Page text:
"I graduated from the Cooper Union in New York in 1976, a printmaking and painting major. Since that time, my work has been included in more than 250 national and international invitational and juried exhibitions, including The Brooklyn Museum's 22nd National Print Exhibition, Associated American Artist's New Talent in Printmaking, The Taiwan International Invitational Exhibit, and The 163rd Exhibition at the National Academy of Design.
I was a member of the influential Printmaking Workshop in Manhattan during the 1970s and 80s. My etchings are in the permanent collections of the Brooklyn Musuem, The Boston Athenaeum, The New York Public Library and the Museum of the City of New York, among others. I am a long time member of The Boston Printmakers and the Society of American Graphic Artists, and recently joined the Printmaker's Network of Southern New England.
I currently teach etching at the Hartford Art School at the University of Hartford. My multi-plate color etchings are triggered by things I observe: a color or texture, a slant of light--especially those that evoke memories. I am fascinated by the quality of light at night, and by the shapes emerging as my eyes adjust to the darkness. My layered technique, with its possibilities for rich color and dense blacks, lends itself easily to night scenes. The yellow, red, blue and black (copper) plates are printed sequentially, “wet on wet,” producing secondary colors as well as browns and grays. The ink is pressed under great pressure into the fibers of the dampened paper, resulting in rich, dense colors with a look that is unique to this medium. I work on the color as I see the proofs, re-etching, scraping and burnishing until I’ve achieved the colors I desire. Each plate has a full range of values, from light to dark, and when overlapped the diversity of color is virtually limitless."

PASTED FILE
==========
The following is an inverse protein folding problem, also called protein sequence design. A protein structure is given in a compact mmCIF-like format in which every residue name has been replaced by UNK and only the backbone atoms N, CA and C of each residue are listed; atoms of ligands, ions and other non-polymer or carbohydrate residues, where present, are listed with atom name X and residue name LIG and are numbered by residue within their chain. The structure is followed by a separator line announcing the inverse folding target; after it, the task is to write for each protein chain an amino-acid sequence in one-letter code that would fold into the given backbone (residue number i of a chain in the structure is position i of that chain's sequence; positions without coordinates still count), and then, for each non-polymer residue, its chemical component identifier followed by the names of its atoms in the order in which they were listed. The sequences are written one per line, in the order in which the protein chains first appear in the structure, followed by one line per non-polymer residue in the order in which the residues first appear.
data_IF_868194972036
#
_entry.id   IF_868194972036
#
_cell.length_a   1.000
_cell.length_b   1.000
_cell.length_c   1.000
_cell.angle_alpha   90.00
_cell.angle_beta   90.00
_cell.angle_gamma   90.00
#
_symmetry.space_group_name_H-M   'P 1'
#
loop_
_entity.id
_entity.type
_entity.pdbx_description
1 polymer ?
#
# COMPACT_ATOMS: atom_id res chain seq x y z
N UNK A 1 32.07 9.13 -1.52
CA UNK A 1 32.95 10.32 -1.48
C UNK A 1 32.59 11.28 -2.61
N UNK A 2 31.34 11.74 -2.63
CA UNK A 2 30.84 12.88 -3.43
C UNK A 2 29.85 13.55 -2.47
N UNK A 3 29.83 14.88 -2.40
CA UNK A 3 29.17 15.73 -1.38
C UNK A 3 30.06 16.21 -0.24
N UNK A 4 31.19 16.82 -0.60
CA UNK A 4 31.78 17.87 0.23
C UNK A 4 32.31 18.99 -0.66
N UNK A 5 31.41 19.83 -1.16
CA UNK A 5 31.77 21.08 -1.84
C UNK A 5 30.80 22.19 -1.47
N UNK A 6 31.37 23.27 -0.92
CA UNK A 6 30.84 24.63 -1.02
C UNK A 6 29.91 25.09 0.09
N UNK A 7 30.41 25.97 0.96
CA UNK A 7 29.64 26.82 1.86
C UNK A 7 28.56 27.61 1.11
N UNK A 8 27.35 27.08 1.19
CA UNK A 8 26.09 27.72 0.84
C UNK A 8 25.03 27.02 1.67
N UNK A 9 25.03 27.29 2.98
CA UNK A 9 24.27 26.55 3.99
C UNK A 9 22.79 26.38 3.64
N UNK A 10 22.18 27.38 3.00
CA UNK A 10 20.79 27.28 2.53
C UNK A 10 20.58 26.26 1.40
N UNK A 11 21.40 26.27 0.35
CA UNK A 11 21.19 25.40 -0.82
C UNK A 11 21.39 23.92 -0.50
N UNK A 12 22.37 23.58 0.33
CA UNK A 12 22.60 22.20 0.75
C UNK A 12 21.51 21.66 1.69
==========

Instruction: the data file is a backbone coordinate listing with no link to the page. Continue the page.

"When Many Act as One," an installation of 100 felted Pinch Pots